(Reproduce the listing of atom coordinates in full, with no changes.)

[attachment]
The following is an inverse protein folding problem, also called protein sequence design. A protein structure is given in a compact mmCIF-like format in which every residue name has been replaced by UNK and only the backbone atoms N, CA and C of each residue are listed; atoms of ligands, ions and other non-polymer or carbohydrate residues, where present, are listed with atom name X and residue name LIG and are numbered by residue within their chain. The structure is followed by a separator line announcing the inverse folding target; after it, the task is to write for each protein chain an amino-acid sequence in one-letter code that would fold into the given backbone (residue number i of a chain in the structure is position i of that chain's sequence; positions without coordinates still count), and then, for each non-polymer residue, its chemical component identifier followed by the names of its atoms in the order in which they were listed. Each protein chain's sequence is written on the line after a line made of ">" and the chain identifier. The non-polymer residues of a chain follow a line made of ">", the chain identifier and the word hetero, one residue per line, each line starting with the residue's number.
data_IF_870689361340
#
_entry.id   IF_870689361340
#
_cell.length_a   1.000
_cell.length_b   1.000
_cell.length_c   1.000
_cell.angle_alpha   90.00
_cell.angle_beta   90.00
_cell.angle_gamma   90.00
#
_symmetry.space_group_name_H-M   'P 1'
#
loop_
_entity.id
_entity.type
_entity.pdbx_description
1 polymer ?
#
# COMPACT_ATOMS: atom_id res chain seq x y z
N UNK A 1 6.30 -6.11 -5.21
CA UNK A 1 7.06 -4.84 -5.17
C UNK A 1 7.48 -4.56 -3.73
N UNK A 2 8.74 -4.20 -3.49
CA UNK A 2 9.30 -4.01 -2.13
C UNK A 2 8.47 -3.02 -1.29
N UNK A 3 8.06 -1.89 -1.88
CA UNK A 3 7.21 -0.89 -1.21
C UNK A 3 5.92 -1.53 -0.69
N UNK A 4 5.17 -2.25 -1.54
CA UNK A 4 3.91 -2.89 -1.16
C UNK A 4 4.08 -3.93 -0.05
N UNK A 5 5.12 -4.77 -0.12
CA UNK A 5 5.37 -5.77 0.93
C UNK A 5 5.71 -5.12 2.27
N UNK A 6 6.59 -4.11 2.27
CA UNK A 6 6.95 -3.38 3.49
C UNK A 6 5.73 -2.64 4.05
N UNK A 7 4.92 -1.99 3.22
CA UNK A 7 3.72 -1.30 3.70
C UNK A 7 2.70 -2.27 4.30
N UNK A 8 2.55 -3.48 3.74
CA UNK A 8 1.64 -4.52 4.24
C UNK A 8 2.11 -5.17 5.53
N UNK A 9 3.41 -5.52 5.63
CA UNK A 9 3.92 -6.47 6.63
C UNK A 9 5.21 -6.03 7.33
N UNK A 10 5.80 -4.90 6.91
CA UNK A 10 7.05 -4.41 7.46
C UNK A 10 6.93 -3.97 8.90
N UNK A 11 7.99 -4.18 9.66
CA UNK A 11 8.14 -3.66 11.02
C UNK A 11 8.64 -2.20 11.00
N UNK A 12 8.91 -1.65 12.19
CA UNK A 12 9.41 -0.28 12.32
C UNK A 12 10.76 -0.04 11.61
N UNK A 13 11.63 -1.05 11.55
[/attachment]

The following is an inverse protein folding problem, also called protein sequence design. A protein structure is given in a compact mmCIF-like format in which every residue name has been replaced by UNK and only the backbone atoms N, CA and C of each residue are listed; atoms of ligands, ions and other non-polymer or carbohydrate residues, where present, are listed with atom name X and residue name LIG and are numbered by residue within their chain. The structure is followed by a separator line announcing the inverse folding target; after it, the task is to write for each protein chain an amino-acid sequence in one-letter code that would fold into the given backbone (residue number i of a chain in the structure is position i of that chain's sequence; positions without coordinates still count), and then, for each non-polymer residue, its chemical component identifier followed by the names of its atoms in the order in which they were listed. Each protein chain's sequence is written on the line after a line made of ">" and the chain identifier. The non-polymer residues of a chain follow a line made of ">", the chain identifier and the word hetero, one residue per line, each line starting with the residue's number.
data_IF_870689361340
#
_entry.id   IF_870689361340
#
_cell.length_a   1.000
_cell.length_b   1.000
_cell.length_c   1.000
_cell.angle_alpha   90.00
_cell.angle_beta   90.00
_cell.angle_gamma   90.00
#
_symmetry.space_group_name_H-M   'P 1'
#
loop_
_entity.id
_entity.type
_entity.pdbx_description
1 polymer ?
#
# COMPACT_ATOMS: atom_id res chain seq x y z
N UNK A 1 6.30 -6.11 -5.21
CA UNK A 1 7.06 -4.84 -5.17
C UNK A 1 7.48 -4.56 -3.73
N UNK A 2 8.74 -4.20 -3.49
CA UNK A 2 9.30 -4.01 -2.13
C UNK A 2 8.47 -3.02 -1.29
N UNK A 3 8.06 -1.89 -1.88
CA UNK A 3 7.21 -0.89 -1.21
C UNK A 3 5.92 -1.53 -0.69
N UNK A 4 5.17 -2.25 -1.54
CA UNK A 4 3.91 -2.89 -1.16
C UNK A 4 4.08 -3.93 -0.05
N UNK A 5 5.12 -4.77 -0.12
CA UNK A 5 5.37 -5.77 0.93
C UNK A 5 5.71 -5.12 2.27
N UNK A 6 6.59 -4.11 2.27
CA UNK A 6 6.95 -3.38 3.49
C UNK A 6 5.73 -2.64 4.05
N UNK A 7 4.92 -1.99 3.22
CA UNK A 7 3.72 -1.30 3.70
C UNK A 7 2.70 -2.27 4.30
N UNK A 8 2.55 -3.48 3.74
CA UNK A 8 1.64 -4.52 4.24
C UNK A 8 2.11 -5.17 5.53
N UNK A 9 3.41 -5.52 5.63
CA UNK A 9 3.92 -6.47 6.63
C UNK A 9 5.21 -6.03 7.33
N UNK A 10 5.80 -4.90 6.91
CA UNK A 10 7.05 -4.41 7.46
C UNK A 10 6.93 -3.97 8.90
N UNK A 11 7.99 -4.18 9.66
CA UNK A 11 8.14 -3.66 11.02
C UNK A 11 8.64 -2.20 11.00
N UNK A 12 8.91 -1.65 12.19
CA UNK A 12 9.41 -0.28 12.32
C UNK A 12 10.76 -0.04 11.61
N UNK A 13 11.63 -1.05 11.55